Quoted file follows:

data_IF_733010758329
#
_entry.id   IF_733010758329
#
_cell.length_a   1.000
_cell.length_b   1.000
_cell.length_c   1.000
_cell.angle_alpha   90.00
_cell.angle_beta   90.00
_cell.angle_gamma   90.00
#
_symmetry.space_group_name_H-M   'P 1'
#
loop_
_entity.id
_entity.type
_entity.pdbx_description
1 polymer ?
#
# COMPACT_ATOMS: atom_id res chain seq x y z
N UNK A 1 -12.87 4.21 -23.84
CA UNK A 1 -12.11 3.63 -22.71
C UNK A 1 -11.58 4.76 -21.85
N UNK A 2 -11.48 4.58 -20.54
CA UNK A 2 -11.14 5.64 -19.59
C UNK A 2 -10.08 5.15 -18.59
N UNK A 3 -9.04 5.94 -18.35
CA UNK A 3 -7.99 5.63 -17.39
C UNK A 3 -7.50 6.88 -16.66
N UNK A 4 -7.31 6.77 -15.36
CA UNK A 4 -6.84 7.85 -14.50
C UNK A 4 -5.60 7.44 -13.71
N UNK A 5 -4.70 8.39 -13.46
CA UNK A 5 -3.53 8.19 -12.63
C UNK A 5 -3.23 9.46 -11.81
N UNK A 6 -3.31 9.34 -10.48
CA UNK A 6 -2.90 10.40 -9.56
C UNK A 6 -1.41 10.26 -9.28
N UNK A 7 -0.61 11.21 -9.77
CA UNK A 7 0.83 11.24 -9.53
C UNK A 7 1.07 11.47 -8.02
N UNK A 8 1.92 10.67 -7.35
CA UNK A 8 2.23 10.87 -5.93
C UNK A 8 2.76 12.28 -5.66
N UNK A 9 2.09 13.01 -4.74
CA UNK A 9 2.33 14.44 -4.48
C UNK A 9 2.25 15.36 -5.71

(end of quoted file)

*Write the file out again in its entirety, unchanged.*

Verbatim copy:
data_IF_733010758329
#
_entry.id   IF_733010758329
#
_cell.length_a   1.000
_cell.length_b   1.000
_cell.length_c   1.000
_cell.angle_alpha   90.00
_cell.angle_beta   90.00
_cell.angle_gamma   90.00
#
_symmetry.space_group_name_H-M   'P 1'
#
loop_
_entity.id
_entity.type
_entity.pdbx_description
1 polymer ?
#
# COMPACT_ATOMS: atom_id res chain seq x y z
N UNK A 1 -12.87 4.21 -23.84
CA UNK A 1 -12.11 3.63 -22.71
C UNK A 1 -11.58 4.76 -21.85
N UNK A 2 -11.48 4.58 -20.54
CA UNK A 2 -11.14 5.64 -19.59
C UNK A 2 -10.08 5.15 -18.59
N UNK A 3 -9.04 5.94 -18.35
CA UNK A 3 -7.99 5.63 -17.39
C UNK A 3 -7.50 6.88 -16.66
N UNK A 4 -7.31 6.77 -15.36
CA UNK A 4 -6.84 7.85 -14.50
C UNK A 4 -5.60 7.44 -13.71
N UNK A 5 -4.70 8.39 -13.46
CA UNK A 5 -3.53 8.19 -12.63
C UNK A 5 -3.23 9.46 -11.81
N UNK A 6 -3.31 9.34 -10.48
CA UNK A 6 -2.90 10.40 -9.56
C UNK A 6 -1.41 10.26 -9.28
N UNK A 7 -0.61 11.21 -9.77
CA UNK A 7 0.83 11.24 -9.53
C UNK A 7 1.07 11.47 -8.02
N UNK A 8 1.92 10.67 -7.35
CA UNK A 8 2.23 10.87 -5.93
C UNK A 8 2.76 12.28 -5.66
N UNK A 9 2.09 13.01 -4.74
CA UNK A 9 2.33 14.44 -4.48
C UNK A 9 2.25 15.36 -5.71